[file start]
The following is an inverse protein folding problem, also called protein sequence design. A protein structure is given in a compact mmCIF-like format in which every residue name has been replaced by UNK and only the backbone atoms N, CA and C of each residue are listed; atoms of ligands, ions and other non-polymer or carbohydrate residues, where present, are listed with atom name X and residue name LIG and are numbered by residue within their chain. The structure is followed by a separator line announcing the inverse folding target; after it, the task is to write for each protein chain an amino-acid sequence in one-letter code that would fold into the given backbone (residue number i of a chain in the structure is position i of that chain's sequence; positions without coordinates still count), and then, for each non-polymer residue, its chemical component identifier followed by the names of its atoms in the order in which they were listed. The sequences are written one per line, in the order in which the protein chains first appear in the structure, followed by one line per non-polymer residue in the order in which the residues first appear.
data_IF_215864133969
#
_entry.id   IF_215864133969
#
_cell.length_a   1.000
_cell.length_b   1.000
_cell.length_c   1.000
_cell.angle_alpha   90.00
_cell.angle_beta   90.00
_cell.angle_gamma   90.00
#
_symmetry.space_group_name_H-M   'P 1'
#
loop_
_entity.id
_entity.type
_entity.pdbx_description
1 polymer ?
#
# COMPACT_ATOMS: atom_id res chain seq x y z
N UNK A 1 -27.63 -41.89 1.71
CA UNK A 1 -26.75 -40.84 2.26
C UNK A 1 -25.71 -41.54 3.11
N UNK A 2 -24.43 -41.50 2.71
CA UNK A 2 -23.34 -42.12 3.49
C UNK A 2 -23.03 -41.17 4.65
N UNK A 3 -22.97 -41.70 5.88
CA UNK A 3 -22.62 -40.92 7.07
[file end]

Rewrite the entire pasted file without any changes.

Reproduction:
The following is an inverse protein folding problem, also called protein sequence design. A protein structure is given in a compact mmCIF-like format in which every residue name has been replaced by UNK and only the backbone atoms N, CA and C of each residue are listed; atoms of ligands, ions and other non-polymer or carbohydrate residues, where present, are listed with atom name X and residue name LIG and are numbered by residue within their chain. The structure is followed by a separator line announcing the inverse folding target; after it, the task is to write for each protein chain an amino-acid sequence in one-letter code that would fold into the given backbone (residue number i of a chain in the structure is position i of that chain's sequence; positions without coordinates still count), and then, for each non-polymer residue, its chemical component identifier followed by the names of its atoms in the order in which they were listed. The sequences are written one per line, in the order in which the protein chains first appear in the structure, followed by one line per non-polymer residue in the order in which the residues first appear.
data_IF_215864133969
#
_entry.id   IF_215864133969
#
_cell.length_a   1.000
_cell.length_b   1.000
_cell.length_c   1.000
_cell.angle_alpha   90.00
_cell.angle_beta   90.00
_cell.angle_gamma   90.00
#
_symmetry.space_group_name_H-M   'P 1'
#
loop_
_entity.id
_entity.type
_entity.pdbx_description
1 polymer ?
#
# COMPACT_ATOMS: atom_id res chain seq x y z
N UNK A 1 -27.63 -41.89 1.71
CA UNK A 1 -26.75 -40.84 2.26
C UNK A 1 -25.71 -41.54 3.11
N UNK A 2 -24.43 -41.50 2.71
CA UNK A 2 -23.34 -42.12 3.49
C UNK A 2 -23.03 -41.17 4.65
N UNK A 3 -22.97 -41.70 5.88
CA UNK A 3 -22.62 -40.92 7.07